SMPC votes 7-2 against rate hike

 
Chris Papadopoullos
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OUR GUEST panel of city economists has voted strongly in favour of keeping the Bank of England’s policy rate at its record low of 0.5 per cent.

The biggest concerns were low inflation – consumer price inflation fell to just two per cent in September – and further weak inflation in the coming months as oil price falls are passed on.

Other worries were weak growth in Europe and the UK recovery losing momentum.

On the other hand, rapidly declining unemployment could prompt a spike in wages which could lead to inflation.

The Bank of England’s monetary policy committee is to announce its decision later today. Last month saw another 7-2 in favour of holding rates.

CITY A.M.’S SHADOW MPC

OUR PANEL’S GUEST CHAIR FOR THIS MONTH: ALASTAIR WINTER | DANIEL STEWART & CO
Hold rates. In his Mansion House speech in June, Mark Carney seemed to be preparing the market for the first hike at this November meeting and explained why it made sense to begin a very gradual process of normalisation. He should have stuck to his guns but now various wobbles later he has pushed expectations well into next year. An increase now cannot simply be sprung on the market.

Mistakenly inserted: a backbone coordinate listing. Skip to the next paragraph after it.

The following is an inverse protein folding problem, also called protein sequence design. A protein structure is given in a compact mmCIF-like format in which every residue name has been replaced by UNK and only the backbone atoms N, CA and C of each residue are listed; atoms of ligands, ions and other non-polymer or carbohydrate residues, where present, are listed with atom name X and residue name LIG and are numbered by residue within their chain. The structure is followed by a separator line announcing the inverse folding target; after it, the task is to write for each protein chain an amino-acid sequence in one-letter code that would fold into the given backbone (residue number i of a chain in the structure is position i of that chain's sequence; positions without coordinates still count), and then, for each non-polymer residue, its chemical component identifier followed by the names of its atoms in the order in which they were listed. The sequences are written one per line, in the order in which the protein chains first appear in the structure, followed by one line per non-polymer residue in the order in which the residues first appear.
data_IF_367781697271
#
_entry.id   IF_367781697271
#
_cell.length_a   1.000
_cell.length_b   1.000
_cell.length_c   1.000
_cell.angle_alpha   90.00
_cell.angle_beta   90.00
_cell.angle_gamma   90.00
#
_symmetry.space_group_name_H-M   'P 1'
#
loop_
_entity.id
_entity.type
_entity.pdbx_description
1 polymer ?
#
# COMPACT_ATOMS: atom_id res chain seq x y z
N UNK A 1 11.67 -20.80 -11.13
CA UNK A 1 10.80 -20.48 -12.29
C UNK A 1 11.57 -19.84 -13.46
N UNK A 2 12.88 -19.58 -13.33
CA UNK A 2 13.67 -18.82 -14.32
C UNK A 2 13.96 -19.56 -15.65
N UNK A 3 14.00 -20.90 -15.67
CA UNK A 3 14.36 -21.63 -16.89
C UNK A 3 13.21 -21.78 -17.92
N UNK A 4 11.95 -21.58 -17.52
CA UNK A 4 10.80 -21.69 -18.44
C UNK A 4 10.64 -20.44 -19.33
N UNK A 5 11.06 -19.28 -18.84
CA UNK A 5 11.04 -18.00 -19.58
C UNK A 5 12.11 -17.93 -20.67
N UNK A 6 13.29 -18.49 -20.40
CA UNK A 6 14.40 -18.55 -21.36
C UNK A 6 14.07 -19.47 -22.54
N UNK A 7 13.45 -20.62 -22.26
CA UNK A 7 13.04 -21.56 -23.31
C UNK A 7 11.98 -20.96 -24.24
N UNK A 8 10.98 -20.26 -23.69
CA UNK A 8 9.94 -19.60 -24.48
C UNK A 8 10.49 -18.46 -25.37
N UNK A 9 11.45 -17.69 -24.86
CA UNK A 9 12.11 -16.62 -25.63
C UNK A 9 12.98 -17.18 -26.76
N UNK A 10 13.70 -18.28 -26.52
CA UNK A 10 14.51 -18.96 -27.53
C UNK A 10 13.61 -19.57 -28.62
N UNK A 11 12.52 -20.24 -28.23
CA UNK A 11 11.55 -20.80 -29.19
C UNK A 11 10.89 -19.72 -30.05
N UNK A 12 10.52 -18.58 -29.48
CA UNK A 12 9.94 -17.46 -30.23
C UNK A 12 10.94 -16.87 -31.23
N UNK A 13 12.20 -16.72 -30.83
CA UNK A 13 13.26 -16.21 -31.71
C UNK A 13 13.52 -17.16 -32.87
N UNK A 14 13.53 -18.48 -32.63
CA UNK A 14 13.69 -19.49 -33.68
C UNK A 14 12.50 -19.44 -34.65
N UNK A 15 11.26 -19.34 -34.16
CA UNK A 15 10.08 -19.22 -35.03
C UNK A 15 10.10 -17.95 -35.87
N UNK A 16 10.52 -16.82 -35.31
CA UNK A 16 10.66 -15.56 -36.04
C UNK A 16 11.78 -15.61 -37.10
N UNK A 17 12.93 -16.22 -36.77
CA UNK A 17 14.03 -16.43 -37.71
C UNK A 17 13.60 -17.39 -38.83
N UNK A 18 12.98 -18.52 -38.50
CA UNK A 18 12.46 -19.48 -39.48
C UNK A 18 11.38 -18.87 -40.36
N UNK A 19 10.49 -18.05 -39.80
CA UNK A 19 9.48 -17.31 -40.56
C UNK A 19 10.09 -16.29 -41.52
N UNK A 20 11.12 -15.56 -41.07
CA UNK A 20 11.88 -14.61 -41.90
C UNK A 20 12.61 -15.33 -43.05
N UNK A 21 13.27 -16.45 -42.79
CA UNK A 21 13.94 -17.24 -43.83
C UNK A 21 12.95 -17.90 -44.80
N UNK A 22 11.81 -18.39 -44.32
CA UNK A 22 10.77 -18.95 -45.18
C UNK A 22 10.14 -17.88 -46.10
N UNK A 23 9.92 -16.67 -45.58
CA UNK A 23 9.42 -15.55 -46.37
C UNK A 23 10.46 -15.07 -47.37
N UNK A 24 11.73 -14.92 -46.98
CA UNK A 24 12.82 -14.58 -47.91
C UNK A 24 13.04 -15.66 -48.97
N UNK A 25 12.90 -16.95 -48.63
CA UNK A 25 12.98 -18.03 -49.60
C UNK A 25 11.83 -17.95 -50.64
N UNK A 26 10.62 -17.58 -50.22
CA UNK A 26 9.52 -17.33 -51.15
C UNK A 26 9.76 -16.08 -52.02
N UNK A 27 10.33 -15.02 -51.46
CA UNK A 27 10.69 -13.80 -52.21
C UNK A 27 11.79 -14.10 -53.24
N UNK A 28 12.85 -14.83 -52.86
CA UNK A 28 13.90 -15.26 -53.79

JAMES SPROULE INSTITUTE OF DIRECTORS
Raise rates. The economy is strong enough to normalise monetary policy. The dangers of longer-term, ultra-lax monetary policy are growing.

GEORGE BUCKLEY DEUTSCHE BANK
Hold rates. Concerns over Europe and weak domestic inflationary pressures suggest the Bank has time before needing to raise rates.

ROBERT WOOD BERENBERG BANK
Hold rates. Low inflation and risks to growth from abroad means there is no need to change rates now. But rapidly declining unemployment means it will not be long before a hike is needed.

SAMUEL TOMBS CAPITAL ECONOMICS
Hold rates. Recent surveys indicate the recovery has lost a little pace and measures of domestically generated inflation are still weak – there is no need to cool the economy with higher rates .

SIMON WARD HENDERSON
Raise rates. Falling commercial bank rates have effectively loosened policy further. The labour market is tight and official data is starting to confirm evidence of rising pay pressures.

VICKY PRYCE BIS AND CEBR ADVISER
Hold rates. Despite business lending beginning to expand again, export performance is weak and service growth is slowing down.

TREVOR WILLIAMS LLOYDS BANK
Hold rates. UK inflation fell to 1.2 per cent in September and further falls are likely in the next few months. Growth remains healthy, but may have peaked.

ROSS WALKER RBS
Hold rates. The case for a rate hike was gathering momentum, but has stalled as the global economic backdrop deteriorates and disinflationary pressures become more evident at home.